• Cornerbacks: Corners are the second-most popular players to sign by agents, and why not? They play an impact position and they are plentiful. Still, they are far from a lock to get any attention on draft weekend, probably because their draft status is so heavily dependent on 40 time. Last year, 227 cornerbacks were signed by agents, but only about 40 percent were either drafted or signed as UDFAs and only about a quarter (27.8 percent) actually made a 53 or practice squad.

Interested in diving further into the numbers? You can start by registering for our Friday Wrap. This week, we’ll have more scoop on who gets drafted and where the scarcity lies in the draft most seasons. You can register for it here, and you can check out last week’s edition here.

Of course, if you’re a real information junkie — and if you aspire to work in the football world, you should be — click here to check out every position over the last four years and how each has done in the draft. Spoiler alert: you’ll have to subscribe to the site, but if you do, you won’t be disappointed.

An ‘Invincible’ Prospect Among Those on ’19 CGS Roster

In the summer of 2006, the world was introduced to Vince Papale when the movie Invincible told the story of his improbable transition from 30-year-old bartender to wide receiver for the Philadelphia Eagles. Twelve years later, the country finally gets to see the sequel. But this sequel isn’t a movie, and it opens only to limited audiences in two weeks.

Delaware WO Vinny Papale, who racked up 36 catches for 618 yards (17.2 ypc) and six touchdowns for the Blue Hens (7-5) this season, will begin his campaign for a slot in the 2019 NFL Draft in Fort Worth next month. While he won’t be drafted ahead of Arizona State’s N’Keal Harry or Mississippi’s A.J. Brown, a good week in the Metroplex could help him climb into the Day 3 conversation or at least establish him as a priority free agent (PFA).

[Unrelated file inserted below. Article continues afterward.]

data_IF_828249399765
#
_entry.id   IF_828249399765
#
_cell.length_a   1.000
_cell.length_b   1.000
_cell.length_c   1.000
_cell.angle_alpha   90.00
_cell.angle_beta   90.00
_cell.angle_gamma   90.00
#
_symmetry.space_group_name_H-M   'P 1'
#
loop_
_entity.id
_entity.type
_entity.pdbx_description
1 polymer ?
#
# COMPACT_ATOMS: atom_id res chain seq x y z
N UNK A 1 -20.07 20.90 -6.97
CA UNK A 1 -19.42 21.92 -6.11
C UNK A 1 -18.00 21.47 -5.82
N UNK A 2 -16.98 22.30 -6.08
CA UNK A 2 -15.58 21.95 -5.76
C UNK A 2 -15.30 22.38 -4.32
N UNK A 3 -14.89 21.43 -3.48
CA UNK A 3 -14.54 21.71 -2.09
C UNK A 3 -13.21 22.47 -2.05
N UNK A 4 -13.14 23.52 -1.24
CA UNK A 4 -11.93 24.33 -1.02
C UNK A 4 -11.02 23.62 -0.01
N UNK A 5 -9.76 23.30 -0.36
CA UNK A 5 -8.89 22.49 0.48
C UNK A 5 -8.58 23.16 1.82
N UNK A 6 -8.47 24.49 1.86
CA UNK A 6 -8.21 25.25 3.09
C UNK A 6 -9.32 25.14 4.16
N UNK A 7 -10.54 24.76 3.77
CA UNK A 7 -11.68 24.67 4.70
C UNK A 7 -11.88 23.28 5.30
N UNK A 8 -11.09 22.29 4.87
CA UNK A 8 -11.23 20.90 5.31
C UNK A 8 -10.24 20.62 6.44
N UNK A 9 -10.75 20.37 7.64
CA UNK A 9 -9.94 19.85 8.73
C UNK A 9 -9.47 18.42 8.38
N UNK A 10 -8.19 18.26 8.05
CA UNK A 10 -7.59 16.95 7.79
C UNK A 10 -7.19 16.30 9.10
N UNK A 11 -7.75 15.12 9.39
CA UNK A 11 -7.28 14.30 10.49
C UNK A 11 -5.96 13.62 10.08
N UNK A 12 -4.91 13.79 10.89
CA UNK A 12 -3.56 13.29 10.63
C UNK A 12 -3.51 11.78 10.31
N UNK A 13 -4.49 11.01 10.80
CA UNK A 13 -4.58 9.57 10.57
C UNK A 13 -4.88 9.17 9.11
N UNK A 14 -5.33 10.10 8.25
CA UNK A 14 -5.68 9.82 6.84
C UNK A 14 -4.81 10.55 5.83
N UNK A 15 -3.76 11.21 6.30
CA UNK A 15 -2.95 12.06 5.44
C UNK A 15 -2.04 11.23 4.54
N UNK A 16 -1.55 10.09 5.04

The ITL Scouting Department gave him a PFA grade. Our scouts touted his hands and ability to “snatch it and . . . catch outside his frame and extend for the grab.” They also called him a “good short to intermediate route runner.” On the other hand, his size, length and leaping ability are only “adequate,” according to our evaluators, though they liked his instincts and “ability to get the job done without top-level traits.” In other words, it sounds like he’s a chip off the ol’ block.

Papale is just one of more than 150 players that will attempt to be a crowd-pleaser and build an audience with NFL teams. Here are a few others worth watching with popcorn and Sno-Caps at the ready.

  • Grant Kraemer, QB, Drake: Ryan Hollern of the ITL Scouting Department (now with the AAF’s Salt Lake City franchise) liked Kraemer’s size, touch and release (“gets it out quick”) in an evaluation turned in early this season.
  • Kameron Lewis, WO, St. Francis (PA): Hollern likes Lewis as a possible late-rounder, citing his “frame, well-proportioned and athletic build” and “long arms.” He also liked Lewis’ “ball skills and playmaking ability.”
  • Chad Hovasse, WO, Adams St.: A scout we talked to said Hovasse has the tools to play in the league, though he’s still got plenty of development ahead. He’s a big receiver (6-1/215) who dominated Division II.

We’ve got 18 more names of top players in this year’s CGS, and we’ll be listing them in today’s Friday Wrap (register for it here). The list includes four quarterbacks, four running backs, nine wide receivers and more. In all, we’ll have about 170 players hitting, throwing, rushing, interviewing and whatever else NFL teams want to see from Jan. 5-9.